The story that unfolds in Chapter 1 of Chronicles of a Death Foretold, is wrapped in the irony of Santiago Nasar going to meet the Bishop at the pier. In another layer of irony, which doubles as foreshadowing, the Bishop does not disembark from the boat as Santiago stands, expectantly waiting, on the pier. This is both irony and foreshadowing because the Bishop's passing by can be metaphorically understood as the withholding of blessing. The reason for Santigo's death, which may be interpreted as a withheld blessing, involves the twins' sister Angela who is returned to her father after her wedding because her groom discovers she is not a virgin. This represents many kinds of outrage. Angela is humilated and cast aside by her groom as worthless. The Vicario family is dishonored and humilated. Angela's (note the irony of the symbolism of her name linking her to angel) twin brothers must act in revenge. The town becomes co-conspirators in the revenge.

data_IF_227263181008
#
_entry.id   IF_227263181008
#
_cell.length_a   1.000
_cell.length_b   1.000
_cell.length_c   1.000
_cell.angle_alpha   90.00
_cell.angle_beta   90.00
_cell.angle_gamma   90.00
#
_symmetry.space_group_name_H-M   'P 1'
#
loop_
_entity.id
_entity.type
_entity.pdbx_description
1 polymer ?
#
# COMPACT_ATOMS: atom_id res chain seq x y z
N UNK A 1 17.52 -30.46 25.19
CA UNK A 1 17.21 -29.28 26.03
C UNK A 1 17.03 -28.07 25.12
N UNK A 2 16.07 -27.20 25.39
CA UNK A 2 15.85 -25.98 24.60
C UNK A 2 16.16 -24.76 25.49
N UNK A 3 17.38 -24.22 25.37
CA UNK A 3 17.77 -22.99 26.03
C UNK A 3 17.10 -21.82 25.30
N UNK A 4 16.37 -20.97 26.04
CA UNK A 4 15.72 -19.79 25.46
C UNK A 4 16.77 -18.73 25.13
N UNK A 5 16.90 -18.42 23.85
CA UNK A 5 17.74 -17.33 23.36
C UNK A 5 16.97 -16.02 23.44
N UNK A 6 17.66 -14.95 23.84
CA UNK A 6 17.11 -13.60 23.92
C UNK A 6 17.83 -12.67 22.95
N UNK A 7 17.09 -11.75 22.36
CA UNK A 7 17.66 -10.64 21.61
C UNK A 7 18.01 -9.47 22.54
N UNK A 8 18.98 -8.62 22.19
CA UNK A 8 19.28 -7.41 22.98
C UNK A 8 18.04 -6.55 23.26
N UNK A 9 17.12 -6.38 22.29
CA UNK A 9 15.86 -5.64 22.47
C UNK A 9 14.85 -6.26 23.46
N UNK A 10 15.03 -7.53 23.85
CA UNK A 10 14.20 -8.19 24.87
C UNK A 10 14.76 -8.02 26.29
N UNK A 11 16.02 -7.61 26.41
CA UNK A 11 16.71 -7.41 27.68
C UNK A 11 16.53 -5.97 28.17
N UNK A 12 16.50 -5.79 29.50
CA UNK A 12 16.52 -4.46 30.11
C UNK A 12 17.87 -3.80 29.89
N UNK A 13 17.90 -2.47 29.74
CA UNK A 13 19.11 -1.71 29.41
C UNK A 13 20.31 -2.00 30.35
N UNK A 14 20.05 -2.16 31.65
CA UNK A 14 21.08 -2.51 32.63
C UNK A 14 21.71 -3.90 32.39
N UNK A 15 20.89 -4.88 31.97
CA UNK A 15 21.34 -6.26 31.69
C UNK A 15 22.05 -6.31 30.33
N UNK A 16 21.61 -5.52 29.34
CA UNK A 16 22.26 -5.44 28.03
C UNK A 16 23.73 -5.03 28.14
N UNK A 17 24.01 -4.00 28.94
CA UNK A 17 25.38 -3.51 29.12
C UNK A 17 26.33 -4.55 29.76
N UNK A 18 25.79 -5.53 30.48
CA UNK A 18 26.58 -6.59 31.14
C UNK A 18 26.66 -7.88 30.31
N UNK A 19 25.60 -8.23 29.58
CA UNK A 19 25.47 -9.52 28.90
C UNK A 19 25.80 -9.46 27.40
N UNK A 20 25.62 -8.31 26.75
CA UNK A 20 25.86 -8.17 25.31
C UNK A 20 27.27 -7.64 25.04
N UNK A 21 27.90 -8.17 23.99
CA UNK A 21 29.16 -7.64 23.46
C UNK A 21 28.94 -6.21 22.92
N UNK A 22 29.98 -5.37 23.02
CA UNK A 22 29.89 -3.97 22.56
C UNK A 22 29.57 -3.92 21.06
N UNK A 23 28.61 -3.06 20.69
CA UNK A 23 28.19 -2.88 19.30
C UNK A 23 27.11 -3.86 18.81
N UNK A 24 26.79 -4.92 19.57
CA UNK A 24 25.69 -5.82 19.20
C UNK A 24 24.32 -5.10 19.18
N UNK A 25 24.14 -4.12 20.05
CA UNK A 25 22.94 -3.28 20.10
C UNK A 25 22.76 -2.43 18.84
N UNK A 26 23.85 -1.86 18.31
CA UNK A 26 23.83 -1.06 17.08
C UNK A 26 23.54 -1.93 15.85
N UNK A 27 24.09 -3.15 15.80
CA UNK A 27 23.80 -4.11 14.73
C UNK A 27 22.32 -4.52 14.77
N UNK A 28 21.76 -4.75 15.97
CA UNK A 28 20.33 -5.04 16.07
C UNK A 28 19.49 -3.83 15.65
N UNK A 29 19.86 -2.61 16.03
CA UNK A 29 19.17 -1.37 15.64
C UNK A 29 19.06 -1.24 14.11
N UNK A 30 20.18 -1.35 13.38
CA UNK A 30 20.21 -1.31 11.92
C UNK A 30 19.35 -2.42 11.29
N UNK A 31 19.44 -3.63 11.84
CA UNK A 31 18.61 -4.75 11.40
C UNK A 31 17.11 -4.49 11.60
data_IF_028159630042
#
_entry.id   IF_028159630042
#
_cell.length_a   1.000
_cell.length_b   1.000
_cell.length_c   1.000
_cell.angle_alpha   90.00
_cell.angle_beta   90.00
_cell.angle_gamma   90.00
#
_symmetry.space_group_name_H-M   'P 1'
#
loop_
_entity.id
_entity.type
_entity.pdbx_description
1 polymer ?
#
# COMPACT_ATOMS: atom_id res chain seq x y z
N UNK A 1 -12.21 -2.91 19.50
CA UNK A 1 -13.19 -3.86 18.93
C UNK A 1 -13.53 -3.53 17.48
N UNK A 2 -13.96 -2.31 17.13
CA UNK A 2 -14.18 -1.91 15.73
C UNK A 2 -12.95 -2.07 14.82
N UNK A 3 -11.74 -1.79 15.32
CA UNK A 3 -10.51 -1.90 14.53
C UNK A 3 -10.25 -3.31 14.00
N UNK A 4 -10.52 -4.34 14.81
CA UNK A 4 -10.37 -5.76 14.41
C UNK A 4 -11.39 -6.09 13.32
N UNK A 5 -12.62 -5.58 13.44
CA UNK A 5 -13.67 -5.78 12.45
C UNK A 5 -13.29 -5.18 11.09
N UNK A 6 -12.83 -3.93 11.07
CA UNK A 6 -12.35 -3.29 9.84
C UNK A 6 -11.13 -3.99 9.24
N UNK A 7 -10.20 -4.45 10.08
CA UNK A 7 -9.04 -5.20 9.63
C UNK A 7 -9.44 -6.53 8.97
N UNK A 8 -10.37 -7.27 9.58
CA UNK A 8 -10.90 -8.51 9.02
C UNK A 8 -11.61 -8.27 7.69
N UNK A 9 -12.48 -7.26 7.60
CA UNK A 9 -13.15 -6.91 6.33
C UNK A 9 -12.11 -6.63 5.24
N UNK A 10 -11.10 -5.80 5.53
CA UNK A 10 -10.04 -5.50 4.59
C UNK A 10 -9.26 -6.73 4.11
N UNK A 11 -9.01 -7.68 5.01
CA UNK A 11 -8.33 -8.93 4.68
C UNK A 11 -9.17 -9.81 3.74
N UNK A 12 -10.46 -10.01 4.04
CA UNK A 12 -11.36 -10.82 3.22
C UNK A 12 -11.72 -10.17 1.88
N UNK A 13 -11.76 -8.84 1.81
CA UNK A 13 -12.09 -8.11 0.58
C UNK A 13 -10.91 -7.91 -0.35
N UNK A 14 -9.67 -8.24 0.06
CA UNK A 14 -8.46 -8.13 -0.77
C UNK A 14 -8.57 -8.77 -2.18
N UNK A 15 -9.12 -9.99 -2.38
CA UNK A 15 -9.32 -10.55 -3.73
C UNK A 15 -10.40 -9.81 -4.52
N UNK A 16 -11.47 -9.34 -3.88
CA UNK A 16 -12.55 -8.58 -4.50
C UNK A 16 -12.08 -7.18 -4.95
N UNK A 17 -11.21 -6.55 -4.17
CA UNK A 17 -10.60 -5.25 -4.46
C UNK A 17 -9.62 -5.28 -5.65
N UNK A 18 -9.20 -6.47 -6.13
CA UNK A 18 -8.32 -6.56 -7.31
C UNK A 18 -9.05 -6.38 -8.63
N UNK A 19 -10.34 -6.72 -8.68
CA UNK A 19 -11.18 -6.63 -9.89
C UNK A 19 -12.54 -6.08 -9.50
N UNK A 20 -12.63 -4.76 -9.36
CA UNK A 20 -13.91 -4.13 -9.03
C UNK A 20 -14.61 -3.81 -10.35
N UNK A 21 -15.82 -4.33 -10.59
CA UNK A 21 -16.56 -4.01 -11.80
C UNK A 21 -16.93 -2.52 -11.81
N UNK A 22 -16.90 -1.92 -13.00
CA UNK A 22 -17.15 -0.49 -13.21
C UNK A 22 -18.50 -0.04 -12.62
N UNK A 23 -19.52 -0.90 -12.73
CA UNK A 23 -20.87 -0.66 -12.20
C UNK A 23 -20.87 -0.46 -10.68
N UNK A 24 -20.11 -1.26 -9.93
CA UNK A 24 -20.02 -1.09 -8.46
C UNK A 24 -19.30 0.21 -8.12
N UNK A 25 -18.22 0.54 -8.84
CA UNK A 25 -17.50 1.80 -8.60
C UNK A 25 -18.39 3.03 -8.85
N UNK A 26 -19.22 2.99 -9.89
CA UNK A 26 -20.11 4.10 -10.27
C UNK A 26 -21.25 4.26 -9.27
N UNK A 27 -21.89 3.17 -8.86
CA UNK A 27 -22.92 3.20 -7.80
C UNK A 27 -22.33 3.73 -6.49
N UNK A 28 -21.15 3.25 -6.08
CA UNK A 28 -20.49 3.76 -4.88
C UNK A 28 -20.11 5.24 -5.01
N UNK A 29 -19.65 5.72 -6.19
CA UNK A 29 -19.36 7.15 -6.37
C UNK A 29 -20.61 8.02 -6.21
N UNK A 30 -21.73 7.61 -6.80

The story reveals that it is Santigo who is responsible for Angela's loss of virginity and thus must die by an act of fatal revenge. The critic you quote posits that chance did not enter into the absence of a warning because essentially the whole town was complicit in (i.e., indirectly participating in) the carrying out of the Vicario's revenge against Santiago. This complicity attests to malice, which is shared outrage at his violation of Angela's womanhood and of her family's honor. The critic may even go so far as to say that it was part of the complicity that the town kept Margot from learning of the impending revenge act because they knew she would try to warn him. Therefore the critic's comment is based upon the nature of the village moral system and upon what the critic calls the "socio-economic causes" that drove the revenge, the complicity, and the silence.